fashionAlexander Fury's Spring/Summer 2015 London Fashion Week roundup
Arts and Entertainment
Lauryn Hill performing at the O2 Brixton Academy last night
musicSinger was more than 90 minutes late on stage in Brixton show
News
i100
News
Rumer was diagnosed with bipolarity, attention deficit hyperactivity disorder and post-traumatic stress disorder: 'I was convinced it was a misdiagnosis'
peopleHer debut album caused her post-traumatic stress - how will she cope as she releases her third record?
News
people''Women's rights is too often synonymous with man-hating'
Latest stories from i100
Have you tried new the Independent Digital Edition apps?
Independent Dating
and  

By clicking 'Search' you
are agreeing to our
Terms of Use.

iJobs Job Widget
iJobs General

Head of Marketing and Communications - London - up to £80,000

£70000 - £80000 per annum: Ashdown Group: Group Head of Marketing and Communic...

Nursery Nurse

Negotiable: Randstad Education Manchester: Level 3 Nursery Nurse required for ...

Nursery Nurse

Negotiable: Randstad Education Manchester: L3 Nursery Nurses urgently required...

SEN Teaching Assistant

Negotiable: Randstad Education Manchester: We have a number of schools based S...

Day In a Page

Scottish referendum: The Yes vote was the love that dared speak its name, but it was not to be

Despite the result, this is the end of the status quo

Boyd Tonkin on the fall-out from the Scottish referendum
Manolo Blahnik: The high priest of heels talks flats, Englishness, and why he loves Mary Beard

Manolo Blahnik: Flats, Englishness, and Mary Beard

The shoe designer who has been dubbed 'the patron saint of the stiletto'
The Beatles biographer reveals exclusive original manuscripts of some of the best pop songs ever written

Scrambled eggs and LSD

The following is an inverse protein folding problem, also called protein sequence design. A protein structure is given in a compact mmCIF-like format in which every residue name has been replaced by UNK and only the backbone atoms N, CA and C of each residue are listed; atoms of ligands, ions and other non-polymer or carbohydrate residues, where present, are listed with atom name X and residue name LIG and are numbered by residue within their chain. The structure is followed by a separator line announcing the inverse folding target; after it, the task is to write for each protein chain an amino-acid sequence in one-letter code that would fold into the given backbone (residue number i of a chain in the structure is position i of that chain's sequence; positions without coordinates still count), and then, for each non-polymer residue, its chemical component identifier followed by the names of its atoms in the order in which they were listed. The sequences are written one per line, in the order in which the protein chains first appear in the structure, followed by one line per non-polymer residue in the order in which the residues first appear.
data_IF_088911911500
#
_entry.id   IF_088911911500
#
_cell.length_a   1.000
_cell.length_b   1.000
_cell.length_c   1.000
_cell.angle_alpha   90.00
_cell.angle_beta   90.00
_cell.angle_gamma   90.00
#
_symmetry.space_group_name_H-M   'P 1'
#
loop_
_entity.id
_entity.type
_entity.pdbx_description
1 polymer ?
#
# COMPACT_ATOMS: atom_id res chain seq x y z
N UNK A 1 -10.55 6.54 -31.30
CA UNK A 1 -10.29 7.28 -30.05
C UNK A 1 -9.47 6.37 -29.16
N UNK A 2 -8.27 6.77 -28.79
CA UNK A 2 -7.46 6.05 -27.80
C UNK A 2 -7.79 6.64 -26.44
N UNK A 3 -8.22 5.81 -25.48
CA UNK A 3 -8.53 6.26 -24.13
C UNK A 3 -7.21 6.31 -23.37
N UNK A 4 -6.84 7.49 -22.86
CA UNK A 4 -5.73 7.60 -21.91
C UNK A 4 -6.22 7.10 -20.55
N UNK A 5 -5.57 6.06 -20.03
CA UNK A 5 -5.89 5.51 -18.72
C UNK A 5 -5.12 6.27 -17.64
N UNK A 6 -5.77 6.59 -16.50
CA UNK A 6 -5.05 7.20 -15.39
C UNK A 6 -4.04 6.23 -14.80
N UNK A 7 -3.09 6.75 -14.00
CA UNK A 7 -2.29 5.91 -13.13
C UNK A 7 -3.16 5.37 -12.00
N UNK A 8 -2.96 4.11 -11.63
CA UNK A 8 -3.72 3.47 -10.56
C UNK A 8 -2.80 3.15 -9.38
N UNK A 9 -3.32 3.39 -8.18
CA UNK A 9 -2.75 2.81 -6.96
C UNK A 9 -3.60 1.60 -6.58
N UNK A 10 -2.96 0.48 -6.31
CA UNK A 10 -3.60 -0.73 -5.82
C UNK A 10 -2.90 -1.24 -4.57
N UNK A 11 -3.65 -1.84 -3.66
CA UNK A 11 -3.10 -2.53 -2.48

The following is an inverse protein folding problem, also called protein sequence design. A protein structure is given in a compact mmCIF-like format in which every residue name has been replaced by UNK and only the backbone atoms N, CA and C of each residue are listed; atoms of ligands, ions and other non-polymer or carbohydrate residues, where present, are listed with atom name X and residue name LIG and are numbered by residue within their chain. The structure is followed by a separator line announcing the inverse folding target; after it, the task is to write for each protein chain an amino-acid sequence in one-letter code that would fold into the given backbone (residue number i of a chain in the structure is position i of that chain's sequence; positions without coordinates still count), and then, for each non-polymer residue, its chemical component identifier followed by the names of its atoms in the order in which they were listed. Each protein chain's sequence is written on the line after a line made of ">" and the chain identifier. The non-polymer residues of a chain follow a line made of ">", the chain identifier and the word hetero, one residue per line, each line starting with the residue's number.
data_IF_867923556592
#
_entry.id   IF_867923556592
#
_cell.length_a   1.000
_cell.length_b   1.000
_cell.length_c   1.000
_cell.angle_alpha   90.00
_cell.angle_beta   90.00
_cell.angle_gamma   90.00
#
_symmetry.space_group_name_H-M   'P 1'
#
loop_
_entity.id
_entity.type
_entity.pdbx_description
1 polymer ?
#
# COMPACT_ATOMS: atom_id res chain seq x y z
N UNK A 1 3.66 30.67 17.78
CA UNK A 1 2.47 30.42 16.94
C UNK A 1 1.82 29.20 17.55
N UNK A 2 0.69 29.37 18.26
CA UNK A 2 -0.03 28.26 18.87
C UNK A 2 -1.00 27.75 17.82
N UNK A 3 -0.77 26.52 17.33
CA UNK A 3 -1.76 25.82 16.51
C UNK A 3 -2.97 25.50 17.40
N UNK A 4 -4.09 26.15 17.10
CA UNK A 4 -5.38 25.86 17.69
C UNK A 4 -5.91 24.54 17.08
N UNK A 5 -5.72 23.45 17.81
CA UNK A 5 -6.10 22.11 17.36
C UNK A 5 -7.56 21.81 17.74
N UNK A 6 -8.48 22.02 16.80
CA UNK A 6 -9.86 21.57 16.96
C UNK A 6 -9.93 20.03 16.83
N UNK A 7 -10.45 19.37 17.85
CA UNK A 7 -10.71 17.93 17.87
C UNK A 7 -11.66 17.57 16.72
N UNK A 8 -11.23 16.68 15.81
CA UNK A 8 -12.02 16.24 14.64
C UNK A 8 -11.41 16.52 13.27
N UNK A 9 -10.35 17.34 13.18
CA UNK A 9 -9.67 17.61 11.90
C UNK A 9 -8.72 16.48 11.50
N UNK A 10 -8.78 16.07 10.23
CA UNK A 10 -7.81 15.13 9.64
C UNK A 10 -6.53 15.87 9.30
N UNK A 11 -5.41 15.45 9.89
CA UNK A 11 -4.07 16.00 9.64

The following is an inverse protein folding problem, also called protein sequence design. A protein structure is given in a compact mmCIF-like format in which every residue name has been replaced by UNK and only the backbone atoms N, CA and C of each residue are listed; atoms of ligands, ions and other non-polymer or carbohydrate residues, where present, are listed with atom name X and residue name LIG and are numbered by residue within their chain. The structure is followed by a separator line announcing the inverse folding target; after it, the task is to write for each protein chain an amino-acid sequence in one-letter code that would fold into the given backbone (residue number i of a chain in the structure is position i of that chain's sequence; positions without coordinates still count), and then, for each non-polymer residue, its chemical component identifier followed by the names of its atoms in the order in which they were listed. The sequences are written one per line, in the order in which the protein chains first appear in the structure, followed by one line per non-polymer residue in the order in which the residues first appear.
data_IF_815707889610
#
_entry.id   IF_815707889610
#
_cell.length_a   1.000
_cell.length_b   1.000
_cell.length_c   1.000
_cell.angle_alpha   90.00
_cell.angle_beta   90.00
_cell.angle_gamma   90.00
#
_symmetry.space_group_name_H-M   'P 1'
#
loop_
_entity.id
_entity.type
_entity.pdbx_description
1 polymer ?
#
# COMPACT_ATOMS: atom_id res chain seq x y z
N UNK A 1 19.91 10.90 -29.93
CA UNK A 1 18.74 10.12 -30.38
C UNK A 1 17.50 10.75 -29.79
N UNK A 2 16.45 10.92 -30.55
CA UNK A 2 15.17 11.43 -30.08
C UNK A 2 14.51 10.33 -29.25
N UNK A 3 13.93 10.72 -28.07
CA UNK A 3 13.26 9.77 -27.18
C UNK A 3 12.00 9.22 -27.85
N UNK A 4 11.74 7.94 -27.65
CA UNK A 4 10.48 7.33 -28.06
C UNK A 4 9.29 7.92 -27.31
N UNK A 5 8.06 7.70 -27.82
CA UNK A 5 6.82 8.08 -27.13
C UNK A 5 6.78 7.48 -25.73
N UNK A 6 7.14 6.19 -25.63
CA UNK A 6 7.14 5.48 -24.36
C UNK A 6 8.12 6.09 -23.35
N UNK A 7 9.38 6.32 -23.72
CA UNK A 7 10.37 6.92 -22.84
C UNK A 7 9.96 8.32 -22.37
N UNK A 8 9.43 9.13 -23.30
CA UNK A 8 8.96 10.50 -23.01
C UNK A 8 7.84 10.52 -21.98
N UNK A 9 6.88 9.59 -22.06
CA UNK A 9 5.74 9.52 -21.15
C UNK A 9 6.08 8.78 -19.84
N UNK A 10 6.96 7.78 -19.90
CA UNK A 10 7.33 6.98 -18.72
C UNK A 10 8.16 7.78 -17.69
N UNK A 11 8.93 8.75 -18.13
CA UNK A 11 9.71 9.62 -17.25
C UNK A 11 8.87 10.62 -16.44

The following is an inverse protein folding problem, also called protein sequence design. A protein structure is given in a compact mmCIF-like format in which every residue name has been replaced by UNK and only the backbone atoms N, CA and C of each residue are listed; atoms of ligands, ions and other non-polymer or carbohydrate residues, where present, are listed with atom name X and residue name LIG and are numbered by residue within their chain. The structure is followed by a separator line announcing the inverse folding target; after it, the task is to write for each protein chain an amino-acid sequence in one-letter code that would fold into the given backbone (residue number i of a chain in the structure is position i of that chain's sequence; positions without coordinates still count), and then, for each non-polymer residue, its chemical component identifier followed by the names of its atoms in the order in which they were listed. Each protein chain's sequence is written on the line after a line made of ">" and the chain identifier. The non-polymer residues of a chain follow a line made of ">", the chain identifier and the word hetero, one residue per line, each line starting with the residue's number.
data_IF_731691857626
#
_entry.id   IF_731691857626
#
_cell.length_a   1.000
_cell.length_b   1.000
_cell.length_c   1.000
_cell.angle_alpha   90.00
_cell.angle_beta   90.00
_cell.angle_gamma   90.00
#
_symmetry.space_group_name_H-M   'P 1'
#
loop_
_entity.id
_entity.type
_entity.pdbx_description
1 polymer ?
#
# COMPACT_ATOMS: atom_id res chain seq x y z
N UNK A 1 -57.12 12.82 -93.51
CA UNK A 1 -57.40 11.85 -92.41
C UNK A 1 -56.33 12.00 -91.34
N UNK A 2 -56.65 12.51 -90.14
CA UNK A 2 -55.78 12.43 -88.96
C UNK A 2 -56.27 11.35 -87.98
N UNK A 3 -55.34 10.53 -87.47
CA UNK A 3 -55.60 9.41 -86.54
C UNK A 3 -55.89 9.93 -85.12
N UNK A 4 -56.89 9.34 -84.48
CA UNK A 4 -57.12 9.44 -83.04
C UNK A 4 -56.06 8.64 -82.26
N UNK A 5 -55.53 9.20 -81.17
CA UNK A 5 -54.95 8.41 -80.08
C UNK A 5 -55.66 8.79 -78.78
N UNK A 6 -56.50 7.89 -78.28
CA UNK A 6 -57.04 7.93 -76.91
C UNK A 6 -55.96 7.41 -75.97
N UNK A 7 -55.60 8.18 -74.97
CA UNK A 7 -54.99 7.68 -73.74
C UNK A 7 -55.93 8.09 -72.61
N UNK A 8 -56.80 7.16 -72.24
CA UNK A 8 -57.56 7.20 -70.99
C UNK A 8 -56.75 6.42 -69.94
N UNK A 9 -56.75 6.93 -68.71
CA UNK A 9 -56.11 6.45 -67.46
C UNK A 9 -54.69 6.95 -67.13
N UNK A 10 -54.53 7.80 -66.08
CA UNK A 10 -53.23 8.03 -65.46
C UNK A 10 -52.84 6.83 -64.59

Behind The Beatles' lyrics - thanks to Hunter Davis's original manuscript copies
'Normcore' fashion: Blending in is the new standing out in latest catwalk non-trend

'Normcore': Blending in is the new standing out

Just when fashion was in grave danger of running out of trends, it only went and invented the non-trend. Rebecca Gonsalves investigates
Dance’s new leading ladies fight back: How female vocalists are now writing their own hits

New leading ladies of dance fight back

How female vocalists are now writing their own hits
Mystery of the Ground Zero wedding photo

A shot in the dark

Mystery of the wedding photo from Ground Zero
His life, the universe and everything

His life, the universe and everything

New biography sheds light on comic genius of Douglas Adams
Save us from small screen superheroes

Save us from small screen superheroes

Shows like Agents of S.H.I.E.L.D are little more than marketing tools
Reach for the skies

Reach for the skies

From pools to football pitches, rooftop living is looking up
These are the 12 best hotel spas in the UK

12 best hotel spas in the UK

Some hotels go all out on facilities; others stand out for the sheer quality of treatments
These Iranian-controlled Shia militias used to specialise in killing American soldiers. Now they are fighting Isis, backed up by US airstrikes

Widespread fear of Isis is producing strange bedfellows

Iranian-controlled Shia militias that used to kill American soldiers are now fighting Isis, helped by US airstrikes
Topshop goes part Athena poster, part last spring Prada

Topshop goes part Athena poster, part last spring Prada

Shoppers don't come to Topshop for the unique
How to make a Lego masterpiece

How to make a Lego masterpiece

Toy breaks out of the nursery and heads for the gallery
Meet the ‘Endies’ – city dwellers who are too poor to have fun

Meet the ‘Endies’ – city dwellers who are too poor to have fun

Urbanites are cursed with an acronym pointing to Employed but No Disposable Income or Savings
Paisley’s decision to make peace with IRA enemies might remind the Arabs of Sadat

Ian Paisley’s decision to make peace with his IRA enemies

His Save Ulster from Sodomy campaign would surely have been supported by many a Sunni imam